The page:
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NIH MedlinePlus the Magazine, Trusted Health Information from the National Institutes of Health

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Your P.A.D. Checklist

Together, you and your health care professional can form a plan to keep your cholesterol within limits and reduce your risk of peripheral arterial disease (P.A.D.). That can start by making sure you "know your numbers" related to cholesterol, blood glucose, and blood pressure. Your health care professional will help with that and can use the ankle-bracial index (ABI) test to assist, as well.

TOTAL CHOLESTEROL

Desirable: less than 200 mg/dL
Borderline High: 200 – 239 mg/dL
High: 240 mg/dL and above

TOTAL CHOLESTEROL Date

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HDL CHOLESTEROL

HDL cholesterol less than 40 mg/dL is a major risk factor for cardiovascular disease.

HDL CHOLESTEROL Date

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LDL CHOLESTEROL

Optimal: less than 100 mg/dL
Near Optimal: 100 –129 mg/dL
Borderline High: 130 –159 mg/dL
High: 160 –189 mg/dL
Very High: 190 mg/dL and above

LDL CHOLESTEROL Date

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BLOOD GLUCOSE (fasting)

Normal: 99 mg/dL and below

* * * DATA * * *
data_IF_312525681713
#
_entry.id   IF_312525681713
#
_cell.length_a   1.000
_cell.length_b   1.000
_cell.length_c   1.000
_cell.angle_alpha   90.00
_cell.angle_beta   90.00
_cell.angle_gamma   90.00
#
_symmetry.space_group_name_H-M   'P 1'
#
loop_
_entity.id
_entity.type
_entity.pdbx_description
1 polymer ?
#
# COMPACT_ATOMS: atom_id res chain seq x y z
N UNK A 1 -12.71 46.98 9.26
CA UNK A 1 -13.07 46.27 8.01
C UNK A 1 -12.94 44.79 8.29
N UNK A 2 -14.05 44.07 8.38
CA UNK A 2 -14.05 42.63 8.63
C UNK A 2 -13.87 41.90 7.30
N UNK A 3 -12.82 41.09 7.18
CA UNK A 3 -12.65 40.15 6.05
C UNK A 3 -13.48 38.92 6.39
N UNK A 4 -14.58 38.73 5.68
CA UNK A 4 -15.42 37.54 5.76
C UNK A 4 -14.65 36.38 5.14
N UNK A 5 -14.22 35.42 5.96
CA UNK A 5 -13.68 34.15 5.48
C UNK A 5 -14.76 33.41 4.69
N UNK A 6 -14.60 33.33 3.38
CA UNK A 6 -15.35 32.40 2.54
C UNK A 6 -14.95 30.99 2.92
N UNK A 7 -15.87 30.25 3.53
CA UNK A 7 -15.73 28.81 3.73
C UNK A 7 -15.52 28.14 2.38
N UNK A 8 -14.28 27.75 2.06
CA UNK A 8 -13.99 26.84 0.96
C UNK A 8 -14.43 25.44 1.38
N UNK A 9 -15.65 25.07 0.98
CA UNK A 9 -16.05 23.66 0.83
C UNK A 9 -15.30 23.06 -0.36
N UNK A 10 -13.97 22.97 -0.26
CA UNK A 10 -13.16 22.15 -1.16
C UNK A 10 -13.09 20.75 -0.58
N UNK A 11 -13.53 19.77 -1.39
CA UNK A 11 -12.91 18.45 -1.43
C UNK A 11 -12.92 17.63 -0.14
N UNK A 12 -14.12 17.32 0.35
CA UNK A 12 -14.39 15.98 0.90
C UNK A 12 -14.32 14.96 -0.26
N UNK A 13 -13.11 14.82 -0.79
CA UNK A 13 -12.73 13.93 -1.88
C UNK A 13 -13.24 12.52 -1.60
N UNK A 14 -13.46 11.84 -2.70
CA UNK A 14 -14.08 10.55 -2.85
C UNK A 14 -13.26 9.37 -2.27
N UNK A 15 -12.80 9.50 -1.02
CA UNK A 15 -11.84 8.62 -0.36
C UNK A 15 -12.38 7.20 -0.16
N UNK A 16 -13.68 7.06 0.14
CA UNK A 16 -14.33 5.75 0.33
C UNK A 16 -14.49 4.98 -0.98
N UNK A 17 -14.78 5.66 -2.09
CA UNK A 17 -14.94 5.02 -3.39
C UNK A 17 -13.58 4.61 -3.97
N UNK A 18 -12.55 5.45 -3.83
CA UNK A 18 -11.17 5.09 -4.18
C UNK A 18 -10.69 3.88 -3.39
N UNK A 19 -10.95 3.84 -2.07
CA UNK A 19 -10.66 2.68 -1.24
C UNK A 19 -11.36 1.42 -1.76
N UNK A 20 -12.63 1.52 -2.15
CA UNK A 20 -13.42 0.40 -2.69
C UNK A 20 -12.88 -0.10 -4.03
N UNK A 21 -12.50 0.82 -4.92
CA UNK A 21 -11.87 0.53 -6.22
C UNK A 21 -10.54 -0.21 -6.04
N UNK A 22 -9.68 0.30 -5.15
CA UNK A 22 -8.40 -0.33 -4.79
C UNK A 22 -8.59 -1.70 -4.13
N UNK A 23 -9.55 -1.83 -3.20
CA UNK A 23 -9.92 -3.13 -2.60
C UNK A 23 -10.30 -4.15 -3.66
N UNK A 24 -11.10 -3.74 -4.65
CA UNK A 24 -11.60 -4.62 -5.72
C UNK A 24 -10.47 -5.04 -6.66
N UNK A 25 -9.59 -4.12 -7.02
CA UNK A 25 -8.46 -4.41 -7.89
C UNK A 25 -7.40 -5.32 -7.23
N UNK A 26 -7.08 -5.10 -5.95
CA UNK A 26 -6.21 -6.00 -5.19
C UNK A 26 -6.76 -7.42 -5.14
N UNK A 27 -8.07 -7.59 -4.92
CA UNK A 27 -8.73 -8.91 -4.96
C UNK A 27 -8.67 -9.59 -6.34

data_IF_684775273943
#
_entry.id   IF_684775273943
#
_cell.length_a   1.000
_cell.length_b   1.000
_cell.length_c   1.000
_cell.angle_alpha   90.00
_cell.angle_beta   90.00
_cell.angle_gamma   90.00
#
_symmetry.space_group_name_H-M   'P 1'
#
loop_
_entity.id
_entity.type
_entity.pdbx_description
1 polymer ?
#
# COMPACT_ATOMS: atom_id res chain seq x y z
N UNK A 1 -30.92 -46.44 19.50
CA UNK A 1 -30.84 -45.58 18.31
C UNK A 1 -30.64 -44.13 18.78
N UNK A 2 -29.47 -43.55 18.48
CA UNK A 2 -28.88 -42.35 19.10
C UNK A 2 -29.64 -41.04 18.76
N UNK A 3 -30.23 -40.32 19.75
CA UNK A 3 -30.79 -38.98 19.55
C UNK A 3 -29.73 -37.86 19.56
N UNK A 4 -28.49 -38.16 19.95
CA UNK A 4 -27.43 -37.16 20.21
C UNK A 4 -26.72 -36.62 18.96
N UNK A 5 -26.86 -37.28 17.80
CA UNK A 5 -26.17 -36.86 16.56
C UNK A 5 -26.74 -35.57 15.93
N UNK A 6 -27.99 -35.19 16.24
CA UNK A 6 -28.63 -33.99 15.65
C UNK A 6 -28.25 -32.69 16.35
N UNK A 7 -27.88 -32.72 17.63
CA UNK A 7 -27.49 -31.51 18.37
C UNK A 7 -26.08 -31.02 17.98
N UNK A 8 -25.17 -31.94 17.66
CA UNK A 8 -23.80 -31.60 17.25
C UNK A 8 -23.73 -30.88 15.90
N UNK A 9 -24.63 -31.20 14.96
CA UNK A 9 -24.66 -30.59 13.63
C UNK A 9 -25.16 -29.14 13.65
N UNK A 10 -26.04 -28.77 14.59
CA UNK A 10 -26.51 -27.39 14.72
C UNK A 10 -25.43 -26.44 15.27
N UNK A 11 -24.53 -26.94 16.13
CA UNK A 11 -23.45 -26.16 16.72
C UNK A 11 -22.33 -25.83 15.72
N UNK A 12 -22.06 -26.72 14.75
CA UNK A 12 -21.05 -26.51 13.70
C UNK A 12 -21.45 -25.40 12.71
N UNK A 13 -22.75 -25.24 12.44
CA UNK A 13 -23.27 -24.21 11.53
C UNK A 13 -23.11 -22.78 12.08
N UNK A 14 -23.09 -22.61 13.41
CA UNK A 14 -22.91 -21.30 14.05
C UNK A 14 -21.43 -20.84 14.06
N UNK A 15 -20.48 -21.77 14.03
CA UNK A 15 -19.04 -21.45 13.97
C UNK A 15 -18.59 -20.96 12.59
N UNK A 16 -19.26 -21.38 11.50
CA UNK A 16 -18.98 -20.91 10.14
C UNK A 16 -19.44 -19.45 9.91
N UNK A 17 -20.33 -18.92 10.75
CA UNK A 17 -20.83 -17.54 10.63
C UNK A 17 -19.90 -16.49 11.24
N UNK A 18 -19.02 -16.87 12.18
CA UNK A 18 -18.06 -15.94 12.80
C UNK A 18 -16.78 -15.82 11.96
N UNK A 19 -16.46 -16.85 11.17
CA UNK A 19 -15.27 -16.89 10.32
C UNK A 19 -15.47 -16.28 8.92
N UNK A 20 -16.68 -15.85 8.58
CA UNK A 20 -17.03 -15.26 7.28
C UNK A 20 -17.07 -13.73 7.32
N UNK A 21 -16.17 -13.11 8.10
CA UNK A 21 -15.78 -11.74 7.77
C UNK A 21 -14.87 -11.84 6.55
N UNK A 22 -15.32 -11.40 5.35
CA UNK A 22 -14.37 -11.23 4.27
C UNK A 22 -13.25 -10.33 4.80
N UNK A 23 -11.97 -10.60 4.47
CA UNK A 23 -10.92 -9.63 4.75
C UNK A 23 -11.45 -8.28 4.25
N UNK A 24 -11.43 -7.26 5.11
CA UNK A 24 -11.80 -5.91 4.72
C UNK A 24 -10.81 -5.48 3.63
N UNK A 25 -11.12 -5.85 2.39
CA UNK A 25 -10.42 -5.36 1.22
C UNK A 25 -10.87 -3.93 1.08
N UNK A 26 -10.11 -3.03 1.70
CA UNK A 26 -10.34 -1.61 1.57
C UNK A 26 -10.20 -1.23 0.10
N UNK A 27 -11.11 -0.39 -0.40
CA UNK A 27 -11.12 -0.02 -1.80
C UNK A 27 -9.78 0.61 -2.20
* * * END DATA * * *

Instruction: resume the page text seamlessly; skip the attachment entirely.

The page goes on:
Prediabetes: 100 –125 mg/dL
Diabetes: 126 mg/dL and above

BLOOD GLUCOSE Date

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BLOOD PRESSURE

Normal: less than 120/80 mmHg
Prehypertension: 120/80 to 139/89 mmHg
Hypertension: 140/90 mmHg or higher

BLOOD PRESSURE Date

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ANKLE-BRACHIAL INDEX (ABI)

A test that compares the blood pressure readings in your ankles and arms to help determine whether you have P.A.D.
Normal: 1.0 –1.3
Possible P.A.D.: 0.91 –.99 or greater than 1.3
P.A.D.: 0.90 or less

ABI                            Date

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Read More "Could Peripheral Arterial Disease Be Your Problem?" Articles
It Hurts When I Walk! / Peripheral Arterial Disease Can Be a Killer / Treating P.A.D. / Other Causes of Leg Pain / Prevent P.A.D.: Know Your Numbers / Your P.A.D. Checklist

Summer 2008 Issue: Volume 3 Number 3 Page 23